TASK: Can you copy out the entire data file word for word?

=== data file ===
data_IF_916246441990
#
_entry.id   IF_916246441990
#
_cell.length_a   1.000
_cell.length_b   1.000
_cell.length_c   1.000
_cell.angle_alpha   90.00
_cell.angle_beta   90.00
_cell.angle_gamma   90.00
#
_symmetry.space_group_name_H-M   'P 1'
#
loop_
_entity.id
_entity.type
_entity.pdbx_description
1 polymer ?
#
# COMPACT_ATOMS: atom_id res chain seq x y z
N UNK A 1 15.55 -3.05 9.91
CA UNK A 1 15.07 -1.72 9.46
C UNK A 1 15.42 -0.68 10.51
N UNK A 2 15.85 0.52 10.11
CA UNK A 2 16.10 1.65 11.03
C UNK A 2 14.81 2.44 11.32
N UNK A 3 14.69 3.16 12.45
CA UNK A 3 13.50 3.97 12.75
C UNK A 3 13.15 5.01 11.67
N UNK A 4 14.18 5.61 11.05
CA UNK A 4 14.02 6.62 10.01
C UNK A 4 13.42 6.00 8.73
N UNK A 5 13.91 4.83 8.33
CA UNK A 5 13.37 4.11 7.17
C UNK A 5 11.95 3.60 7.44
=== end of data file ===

data_IF_916246441990
#
_entry.id   IF_916246441990
#
_cell.length_a   1.000
_cell.length_b   1.000
_cell.length_c   1.000
_cell.angle_alpha   90.00
_cell.angle_beta   90.00
_cell.angle_gamma   90.00
#
_symmetry.space_group_name_H-M   'P 1'
#
loop_
_entity.id
_entity.type
_entity.pdbx_description
1 polymer ?
#
# COMPACT_ATOMS: atom_id res chain seq x y z
N UNK A 1 15.55 -3.05 9.91
CA UNK A 1 15.07 -1.72 9.46
C UNK A 1 15.42 -0.68 10.51
N UNK A 2 15.85 0.52 10.11
CA UNK A 2 16.10 1.65 11.03
C UNK A 2 14.81 2.44 11.32
N UNK A 3 14.69 3.16 12.45
CA UNK A 3 13.50 3.97 12.75
C UNK A 3 13.15 5.01 11.67
N UNK A 4 14.18 5.61 11.05
CA UNK A 4 14.02 6.62 10.01
C UNK A 4 13.42 6.00 8.73
N UNK A 5 13.91 4.83 8.33
CA UNK A 5 13.37 4.11 7.17
C UNK A 5 11.95 3.60 7.44